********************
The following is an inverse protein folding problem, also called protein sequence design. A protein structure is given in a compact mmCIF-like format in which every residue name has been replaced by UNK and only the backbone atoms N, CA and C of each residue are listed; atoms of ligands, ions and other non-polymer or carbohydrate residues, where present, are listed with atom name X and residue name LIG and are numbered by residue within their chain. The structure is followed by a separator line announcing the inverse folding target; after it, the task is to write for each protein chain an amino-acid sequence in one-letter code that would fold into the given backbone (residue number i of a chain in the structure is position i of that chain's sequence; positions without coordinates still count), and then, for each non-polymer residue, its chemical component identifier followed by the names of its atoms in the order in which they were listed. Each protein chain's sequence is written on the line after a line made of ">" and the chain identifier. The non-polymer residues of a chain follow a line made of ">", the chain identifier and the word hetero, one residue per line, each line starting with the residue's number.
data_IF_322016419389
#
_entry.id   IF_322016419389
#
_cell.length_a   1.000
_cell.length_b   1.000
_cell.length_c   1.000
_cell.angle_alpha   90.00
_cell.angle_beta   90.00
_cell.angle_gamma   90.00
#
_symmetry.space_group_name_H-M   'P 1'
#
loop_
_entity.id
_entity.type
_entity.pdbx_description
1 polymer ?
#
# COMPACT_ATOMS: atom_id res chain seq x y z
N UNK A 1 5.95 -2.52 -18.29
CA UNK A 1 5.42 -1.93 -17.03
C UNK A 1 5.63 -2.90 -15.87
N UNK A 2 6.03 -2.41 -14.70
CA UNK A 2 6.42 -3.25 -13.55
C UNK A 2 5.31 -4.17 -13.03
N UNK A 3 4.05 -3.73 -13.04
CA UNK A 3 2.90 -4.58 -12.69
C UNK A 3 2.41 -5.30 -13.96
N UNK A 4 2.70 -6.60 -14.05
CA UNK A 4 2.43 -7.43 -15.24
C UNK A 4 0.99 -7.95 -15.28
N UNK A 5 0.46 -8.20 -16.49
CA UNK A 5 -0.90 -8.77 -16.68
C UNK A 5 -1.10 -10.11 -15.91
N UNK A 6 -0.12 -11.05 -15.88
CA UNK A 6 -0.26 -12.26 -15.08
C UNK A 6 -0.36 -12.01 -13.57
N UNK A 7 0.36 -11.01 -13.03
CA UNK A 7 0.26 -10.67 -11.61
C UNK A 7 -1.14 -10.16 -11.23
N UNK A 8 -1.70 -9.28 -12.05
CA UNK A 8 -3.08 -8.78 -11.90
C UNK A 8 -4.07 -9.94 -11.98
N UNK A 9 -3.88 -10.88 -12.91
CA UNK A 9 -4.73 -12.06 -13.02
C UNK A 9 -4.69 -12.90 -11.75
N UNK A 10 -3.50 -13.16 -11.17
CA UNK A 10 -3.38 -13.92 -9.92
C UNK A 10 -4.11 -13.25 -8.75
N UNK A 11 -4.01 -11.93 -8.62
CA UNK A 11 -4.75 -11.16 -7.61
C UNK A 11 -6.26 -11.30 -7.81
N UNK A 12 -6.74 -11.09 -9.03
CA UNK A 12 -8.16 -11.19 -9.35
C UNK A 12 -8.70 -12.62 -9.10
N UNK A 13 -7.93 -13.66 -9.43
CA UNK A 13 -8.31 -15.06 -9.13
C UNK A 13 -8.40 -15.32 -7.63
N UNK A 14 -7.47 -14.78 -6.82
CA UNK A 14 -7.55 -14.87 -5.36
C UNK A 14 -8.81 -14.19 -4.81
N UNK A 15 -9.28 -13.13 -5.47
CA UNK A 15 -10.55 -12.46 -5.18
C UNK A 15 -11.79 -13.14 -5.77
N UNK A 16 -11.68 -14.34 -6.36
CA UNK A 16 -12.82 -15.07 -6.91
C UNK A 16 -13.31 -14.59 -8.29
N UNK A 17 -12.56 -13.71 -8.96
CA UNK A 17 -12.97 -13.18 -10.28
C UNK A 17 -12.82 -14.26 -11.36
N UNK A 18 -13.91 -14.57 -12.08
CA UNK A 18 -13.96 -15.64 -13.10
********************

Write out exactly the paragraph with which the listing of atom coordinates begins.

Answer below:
The following is an inverse protein folding problem, also called protein sequence design. A protein structure is given in a compact mmCIF-like format in which every residue name has been replaced by UNK and only the backbone atoms N, CA and C of each residue are listed; atoms of ligands, ions and other non-polymer or carbohydrate residues, where present, are listed with atom name X and residue name LIG and are numbered by residue within their chain. The structure is followed by a separator line announcing the inverse folding target; after it, the task is to write for each protein chain an amino-acid sequence in one-letter code that would fold into the given backbone (residue number i of a chain in the structure is position i of that chain's sequence; positions without coordinates still count), and then, for each non-polymer residue, its chemical component identifier followed by the names of its atoms in the order in which they were listed. Each protein chain's sequence is written on the line after a line made of ">" and the chain identifier. The non-polymer residues of a chain follow a line made of ">", the chain identifier and the word hetero, one residue per line, each line starting with the residue's number.